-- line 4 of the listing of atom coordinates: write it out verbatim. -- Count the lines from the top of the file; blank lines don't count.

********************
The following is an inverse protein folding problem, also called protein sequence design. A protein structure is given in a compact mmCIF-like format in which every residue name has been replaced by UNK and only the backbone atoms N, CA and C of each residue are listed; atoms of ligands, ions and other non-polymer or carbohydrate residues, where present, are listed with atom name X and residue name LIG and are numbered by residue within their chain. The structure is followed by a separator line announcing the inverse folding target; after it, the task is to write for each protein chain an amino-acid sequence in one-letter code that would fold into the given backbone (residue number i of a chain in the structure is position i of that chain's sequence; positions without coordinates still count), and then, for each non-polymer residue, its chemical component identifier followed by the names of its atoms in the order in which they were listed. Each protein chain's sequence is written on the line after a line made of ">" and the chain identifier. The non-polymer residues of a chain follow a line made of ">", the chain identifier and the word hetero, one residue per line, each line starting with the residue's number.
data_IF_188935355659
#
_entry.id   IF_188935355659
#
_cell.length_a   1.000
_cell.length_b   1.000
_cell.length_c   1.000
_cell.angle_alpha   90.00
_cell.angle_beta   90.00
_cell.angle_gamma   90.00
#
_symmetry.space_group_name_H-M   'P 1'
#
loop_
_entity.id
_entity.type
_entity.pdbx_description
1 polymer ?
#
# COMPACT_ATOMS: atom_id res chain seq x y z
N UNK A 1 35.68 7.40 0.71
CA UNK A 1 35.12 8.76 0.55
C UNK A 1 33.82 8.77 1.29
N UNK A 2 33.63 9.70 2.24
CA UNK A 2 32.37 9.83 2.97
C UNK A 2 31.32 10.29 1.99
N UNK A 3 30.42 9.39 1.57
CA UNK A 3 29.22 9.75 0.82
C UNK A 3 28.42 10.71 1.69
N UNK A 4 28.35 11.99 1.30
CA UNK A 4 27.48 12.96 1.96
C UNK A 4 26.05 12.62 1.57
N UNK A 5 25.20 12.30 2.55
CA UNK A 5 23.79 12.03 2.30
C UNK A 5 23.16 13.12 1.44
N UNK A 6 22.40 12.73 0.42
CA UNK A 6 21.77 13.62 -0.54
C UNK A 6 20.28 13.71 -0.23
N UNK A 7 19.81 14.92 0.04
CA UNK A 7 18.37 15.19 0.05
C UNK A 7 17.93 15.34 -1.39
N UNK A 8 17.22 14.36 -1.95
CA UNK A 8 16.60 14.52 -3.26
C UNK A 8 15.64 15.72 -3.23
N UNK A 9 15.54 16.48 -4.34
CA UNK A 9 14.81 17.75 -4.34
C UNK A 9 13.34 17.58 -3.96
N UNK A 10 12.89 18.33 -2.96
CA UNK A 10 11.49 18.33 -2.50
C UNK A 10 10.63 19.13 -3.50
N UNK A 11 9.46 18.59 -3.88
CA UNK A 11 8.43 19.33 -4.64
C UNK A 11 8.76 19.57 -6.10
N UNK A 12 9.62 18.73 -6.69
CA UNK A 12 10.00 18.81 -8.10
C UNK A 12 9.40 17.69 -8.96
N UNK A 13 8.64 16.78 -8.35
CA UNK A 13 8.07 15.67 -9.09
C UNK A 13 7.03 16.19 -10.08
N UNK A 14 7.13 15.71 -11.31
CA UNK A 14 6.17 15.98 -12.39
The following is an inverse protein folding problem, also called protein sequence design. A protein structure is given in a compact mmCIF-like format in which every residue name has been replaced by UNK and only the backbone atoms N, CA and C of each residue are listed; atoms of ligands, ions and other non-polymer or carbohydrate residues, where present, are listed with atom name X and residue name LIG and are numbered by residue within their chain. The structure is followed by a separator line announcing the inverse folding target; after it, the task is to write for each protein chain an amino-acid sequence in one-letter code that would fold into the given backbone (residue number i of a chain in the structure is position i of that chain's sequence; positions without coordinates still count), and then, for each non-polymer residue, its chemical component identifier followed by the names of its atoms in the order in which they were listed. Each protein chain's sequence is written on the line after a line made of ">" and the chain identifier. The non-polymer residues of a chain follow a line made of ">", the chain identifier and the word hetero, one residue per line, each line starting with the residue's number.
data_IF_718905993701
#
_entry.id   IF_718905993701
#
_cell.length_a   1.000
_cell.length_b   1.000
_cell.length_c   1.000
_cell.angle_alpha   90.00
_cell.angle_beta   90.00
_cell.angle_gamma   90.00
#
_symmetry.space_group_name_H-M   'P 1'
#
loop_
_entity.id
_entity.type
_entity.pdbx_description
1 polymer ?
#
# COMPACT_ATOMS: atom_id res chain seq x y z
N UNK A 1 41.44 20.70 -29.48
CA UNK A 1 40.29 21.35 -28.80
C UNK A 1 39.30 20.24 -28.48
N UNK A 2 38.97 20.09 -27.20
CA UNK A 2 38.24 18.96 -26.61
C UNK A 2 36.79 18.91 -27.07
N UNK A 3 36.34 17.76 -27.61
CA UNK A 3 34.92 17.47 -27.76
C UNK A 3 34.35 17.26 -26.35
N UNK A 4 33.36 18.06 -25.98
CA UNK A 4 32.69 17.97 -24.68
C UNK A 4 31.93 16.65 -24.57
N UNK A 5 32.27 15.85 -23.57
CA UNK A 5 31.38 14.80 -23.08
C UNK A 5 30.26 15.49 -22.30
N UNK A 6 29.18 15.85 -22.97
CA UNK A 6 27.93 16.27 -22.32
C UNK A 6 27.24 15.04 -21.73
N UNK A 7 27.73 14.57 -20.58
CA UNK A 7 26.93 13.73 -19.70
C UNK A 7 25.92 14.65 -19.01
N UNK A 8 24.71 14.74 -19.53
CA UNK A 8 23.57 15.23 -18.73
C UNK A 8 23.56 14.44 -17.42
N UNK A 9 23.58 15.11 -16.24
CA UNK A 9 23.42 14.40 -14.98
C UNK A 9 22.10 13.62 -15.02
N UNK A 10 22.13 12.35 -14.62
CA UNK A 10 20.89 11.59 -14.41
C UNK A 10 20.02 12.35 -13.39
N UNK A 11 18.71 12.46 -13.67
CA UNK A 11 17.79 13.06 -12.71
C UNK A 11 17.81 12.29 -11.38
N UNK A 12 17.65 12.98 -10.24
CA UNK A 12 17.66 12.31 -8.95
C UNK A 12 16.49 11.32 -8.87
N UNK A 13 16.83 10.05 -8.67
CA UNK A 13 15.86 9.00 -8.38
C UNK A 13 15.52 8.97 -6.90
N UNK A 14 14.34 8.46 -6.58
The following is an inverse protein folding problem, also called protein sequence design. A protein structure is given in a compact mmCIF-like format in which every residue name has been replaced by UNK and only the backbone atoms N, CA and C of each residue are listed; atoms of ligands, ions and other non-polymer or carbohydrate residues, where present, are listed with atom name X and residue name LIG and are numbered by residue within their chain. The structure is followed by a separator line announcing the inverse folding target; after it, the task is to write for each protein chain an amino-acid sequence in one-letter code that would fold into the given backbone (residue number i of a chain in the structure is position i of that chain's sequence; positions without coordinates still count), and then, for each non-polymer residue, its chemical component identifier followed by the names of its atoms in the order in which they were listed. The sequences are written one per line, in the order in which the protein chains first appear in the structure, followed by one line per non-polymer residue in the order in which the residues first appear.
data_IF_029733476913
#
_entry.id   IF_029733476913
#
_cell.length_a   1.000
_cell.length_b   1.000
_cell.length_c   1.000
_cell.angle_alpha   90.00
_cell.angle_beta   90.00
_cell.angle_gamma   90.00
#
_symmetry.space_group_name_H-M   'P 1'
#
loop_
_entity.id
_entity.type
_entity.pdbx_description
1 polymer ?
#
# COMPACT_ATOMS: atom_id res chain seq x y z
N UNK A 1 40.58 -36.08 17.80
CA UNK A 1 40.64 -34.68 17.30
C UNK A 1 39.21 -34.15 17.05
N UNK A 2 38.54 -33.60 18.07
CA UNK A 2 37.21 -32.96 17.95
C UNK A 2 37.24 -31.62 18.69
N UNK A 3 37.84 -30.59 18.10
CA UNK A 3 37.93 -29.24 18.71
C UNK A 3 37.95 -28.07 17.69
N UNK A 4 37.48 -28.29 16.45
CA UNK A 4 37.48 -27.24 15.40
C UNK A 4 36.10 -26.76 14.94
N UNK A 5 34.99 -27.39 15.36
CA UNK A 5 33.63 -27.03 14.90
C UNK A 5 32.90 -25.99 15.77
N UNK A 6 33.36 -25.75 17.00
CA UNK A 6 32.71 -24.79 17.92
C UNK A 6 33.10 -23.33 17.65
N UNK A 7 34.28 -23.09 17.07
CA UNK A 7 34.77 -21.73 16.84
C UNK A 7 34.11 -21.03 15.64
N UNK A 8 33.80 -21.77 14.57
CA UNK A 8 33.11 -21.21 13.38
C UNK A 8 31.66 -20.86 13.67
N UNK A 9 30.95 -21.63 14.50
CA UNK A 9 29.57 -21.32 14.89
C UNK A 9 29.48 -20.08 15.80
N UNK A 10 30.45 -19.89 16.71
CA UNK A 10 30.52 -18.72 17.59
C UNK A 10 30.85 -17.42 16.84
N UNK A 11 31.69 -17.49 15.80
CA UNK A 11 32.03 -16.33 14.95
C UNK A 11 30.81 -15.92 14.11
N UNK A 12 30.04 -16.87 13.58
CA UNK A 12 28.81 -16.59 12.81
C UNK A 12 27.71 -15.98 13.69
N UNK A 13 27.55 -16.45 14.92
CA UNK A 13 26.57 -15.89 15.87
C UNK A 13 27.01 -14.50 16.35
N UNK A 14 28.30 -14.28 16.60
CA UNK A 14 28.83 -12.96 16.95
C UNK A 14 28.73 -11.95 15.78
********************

_entry.id   IF_188935355659